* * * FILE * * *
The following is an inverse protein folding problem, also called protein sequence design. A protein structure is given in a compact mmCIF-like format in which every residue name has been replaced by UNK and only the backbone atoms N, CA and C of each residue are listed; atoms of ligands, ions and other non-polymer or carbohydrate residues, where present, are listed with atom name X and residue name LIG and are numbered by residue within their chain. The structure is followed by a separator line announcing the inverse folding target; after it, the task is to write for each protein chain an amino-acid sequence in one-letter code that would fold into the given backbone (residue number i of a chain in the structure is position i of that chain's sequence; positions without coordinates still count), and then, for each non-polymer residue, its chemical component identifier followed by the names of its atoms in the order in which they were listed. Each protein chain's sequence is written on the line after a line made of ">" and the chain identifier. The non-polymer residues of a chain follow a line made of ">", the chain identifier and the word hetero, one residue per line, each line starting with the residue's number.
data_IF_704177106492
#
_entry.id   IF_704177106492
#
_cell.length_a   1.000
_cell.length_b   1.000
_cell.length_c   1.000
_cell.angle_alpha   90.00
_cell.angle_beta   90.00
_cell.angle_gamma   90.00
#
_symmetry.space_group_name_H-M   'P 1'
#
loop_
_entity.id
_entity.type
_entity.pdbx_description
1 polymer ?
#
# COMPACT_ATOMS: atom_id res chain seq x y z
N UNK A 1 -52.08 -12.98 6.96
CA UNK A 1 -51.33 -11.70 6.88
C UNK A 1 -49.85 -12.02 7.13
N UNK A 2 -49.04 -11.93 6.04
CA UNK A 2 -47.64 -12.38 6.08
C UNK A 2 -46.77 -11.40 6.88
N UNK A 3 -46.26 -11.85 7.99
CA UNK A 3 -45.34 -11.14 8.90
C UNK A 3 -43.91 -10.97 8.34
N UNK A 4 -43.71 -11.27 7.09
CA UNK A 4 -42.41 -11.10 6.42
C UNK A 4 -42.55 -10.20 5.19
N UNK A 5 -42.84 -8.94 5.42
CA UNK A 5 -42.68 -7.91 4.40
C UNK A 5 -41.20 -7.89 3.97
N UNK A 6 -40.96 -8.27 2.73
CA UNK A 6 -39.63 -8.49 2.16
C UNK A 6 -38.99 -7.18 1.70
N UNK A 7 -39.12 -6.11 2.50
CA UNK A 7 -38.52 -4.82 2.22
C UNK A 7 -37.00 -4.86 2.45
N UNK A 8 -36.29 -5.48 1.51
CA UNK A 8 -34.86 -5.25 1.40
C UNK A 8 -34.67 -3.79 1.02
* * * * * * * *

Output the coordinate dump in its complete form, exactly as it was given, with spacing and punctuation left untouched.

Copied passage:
The following is an inverse protein folding problem, also called protein sequence design. A protein structure is given in a compact mmCIF-like format in which every residue name has been replaced by UNK and only the backbone atoms N, CA and C of each residue are listed; atoms of ligands, ions and other non-polymer or carbohydrate residues, where present, are listed with atom name X and residue name LIG and are numbered by residue within their chain. The structure is followed by a separator line announcing the inverse folding target; after it, the task is to write for each protein chain an amino-acid sequence in one-letter code that would fold into the given backbone (residue number i of a chain in the structure is position i of that chain's sequence; positions without coordinates still count), and then, for each non-polymer residue, its chemical component identifier followed by the names of its atoms in the order in which they were listed. Each protein chain's sequence is written on the line after a line made of ">" and the chain identifier. The non-polymer residues of a chain follow a line made of ">", the chain identifier and the word hetero, one residue per line, each line starting with the residue's number.
data_IF_704177106492
#
_entry.id   IF_704177106492
#
_cell.length_a   1.000
_cell.length_b   1.000
_cell.length_c   1.000
_cell.angle_alpha   90.00
_cell.angle_beta   90.00
_cell.angle_gamma   90.00
#
_symmetry.space_group_name_H-M   'P 1'
#
loop_
_entity.id
_entity.type
_entity.pdbx_description
1 polymer ?
#
# COMPACT_ATOMS: atom_id res chain seq x y z
N UNK A 1 -52.08 -12.98 6.96
CA UNK A 1 -51.33 -11.70 6.88
C UNK A 1 -49.85 -12.02 7.13
N UNK A 2 -49.04 -11.93 6.04
CA UNK A 2 -47.64 -12.38 6.08
C UNK A 2 -46.77 -11.40 6.88
N UNK A 3 -46.26 -11.85 7.99
CA UNK A 3 -45.34 -11.14 8.90
C UNK A 3 -43.91 -10.97 8.34
N UNK A 4 -43.71 -11.27 7.09
CA UNK A 4 -42.41 -11.10 6.42
C UNK A 4 -42.55 -10.20 5.19
N UNK A 5 -42.84 -8.94 5.42
CA UNK A 5 -42.68 -7.91 4.40
C UNK A 5 -41.20 -7.89 3.97
N UNK A 6 -40.96 -8.27 2.73
CA UNK A 6 -39.63 -8.49 2.16
C UNK A 6 -38.99 -7.18 1.70
N UNK A 7 -39.12 -6.11 2.50
CA UNK A 7 -38.52 -4.82 2.22
C UNK A 7 -37.00 -4.86 2.45
N UNK A 8 -36.29 -5.48 1.51
CA UNK A 8 -34.86 -5.25 1.40
C UNK A 8 -34.67 -3.79 1.02